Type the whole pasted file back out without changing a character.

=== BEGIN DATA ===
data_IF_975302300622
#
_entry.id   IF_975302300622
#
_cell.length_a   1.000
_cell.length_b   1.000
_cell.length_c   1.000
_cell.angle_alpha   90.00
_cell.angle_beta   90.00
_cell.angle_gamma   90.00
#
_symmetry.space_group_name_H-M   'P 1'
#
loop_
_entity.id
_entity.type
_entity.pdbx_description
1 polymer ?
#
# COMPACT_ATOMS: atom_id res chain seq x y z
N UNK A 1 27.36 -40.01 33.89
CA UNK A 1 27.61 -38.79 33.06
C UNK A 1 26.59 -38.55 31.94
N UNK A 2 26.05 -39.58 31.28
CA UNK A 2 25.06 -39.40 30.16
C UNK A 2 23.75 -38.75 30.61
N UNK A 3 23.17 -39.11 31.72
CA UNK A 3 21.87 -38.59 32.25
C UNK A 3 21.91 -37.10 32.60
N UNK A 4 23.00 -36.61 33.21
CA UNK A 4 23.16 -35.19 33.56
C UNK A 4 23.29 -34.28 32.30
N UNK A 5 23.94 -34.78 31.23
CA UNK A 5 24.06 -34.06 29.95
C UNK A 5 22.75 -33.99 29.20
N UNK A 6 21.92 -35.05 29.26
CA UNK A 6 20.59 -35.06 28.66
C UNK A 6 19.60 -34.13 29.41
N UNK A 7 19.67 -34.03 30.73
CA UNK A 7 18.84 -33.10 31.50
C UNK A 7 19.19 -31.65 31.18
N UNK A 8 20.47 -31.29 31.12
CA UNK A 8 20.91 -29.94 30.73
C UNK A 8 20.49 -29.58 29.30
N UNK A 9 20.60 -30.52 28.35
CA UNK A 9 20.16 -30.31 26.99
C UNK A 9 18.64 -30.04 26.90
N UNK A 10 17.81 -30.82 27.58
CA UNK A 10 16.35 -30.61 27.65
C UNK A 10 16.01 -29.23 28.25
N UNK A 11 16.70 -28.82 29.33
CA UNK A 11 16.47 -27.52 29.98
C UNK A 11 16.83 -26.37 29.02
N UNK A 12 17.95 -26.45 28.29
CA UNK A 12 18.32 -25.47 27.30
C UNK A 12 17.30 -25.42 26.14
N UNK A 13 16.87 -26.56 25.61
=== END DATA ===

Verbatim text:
data_IF_975302300622
#
_entry.id   IF_975302300622
#
_cell.length_a   1.000
_cell.length_b   1.000
_cell.length_c   1.000
_cell.angle_alpha   90.00
_cell.angle_beta   90.00
_cell.angle_gamma   90.00
#
_symmetry.space_group_name_H-M   'P 1'
#
loop_
_entity.id
_entity.type
_entity.pdbx_description
1 polymer ?
#
# COMPACT_ATOMS: atom_id res chain seq x y z
N UNK A 1 27.36 -40.01 33.89
CA UNK A 1 27.61 -38.79 33.06
C UNK A 1 26.59 -38.55 31.94
N UNK A 2 26.05 -39.58 31.28
CA UNK A 2 25.06 -39.40 30.16
C UNK A 2 23.75 -38.75 30.61
N UNK A 3 23.17 -39.11 31.72
CA UNK A 3 21.87 -38.59 32.25
C UNK A 3 21.91 -37.10 32.60
N UNK A 4 23.00 -36.61 33.21
CA UNK A 4 23.16 -35.19 33.56
C UNK A 4 23.29 -34.28 32.30
N UNK A 5 23.94 -34.78 31.23
CA UNK A 5 24.06 -34.06 29.95
C UNK A 5 22.75 -33.99 29.20
N UNK A 6 21.92 -35.05 29.26
CA UNK A 6 20.59 -35.06 28.66
C UNK A 6 19.60 -34.13 29.41
N UNK A 7 19.67 -34.03 30.73
CA UNK A 7 18.84 -33.10 31.50
C UNK A 7 19.19 -31.65 31.18
N UNK A 8 20.47 -31.29 31.12
CA UNK A 8 20.91 -29.94 30.73
C UNK A 8 20.49 -29.58 29.30
N UNK A 9 20.60 -30.52 28.35
CA UNK A 9 20.16 -30.31 26.99
C UNK A 9 18.64 -30.04 26.90
N UNK A 10 17.81 -30.82 27.58
CA UNK A 10 16.35 -30.61 27.65
C UNK A 10 16.01 -29.23 28.25
N UNK A 11 16.70 -28.82 29.33
CA UNK A 11 16.47 -27.52 29.98
C UNK A 11 16.83 -26.37 29.02
N UNK A 12 17.95 -26.45 28.29
CA UNK A 12 18.32 -25.47 27.30
C UNK A 12 17.30 -25.42 26.14
N UNK A 13 16.87 -26.56 25.61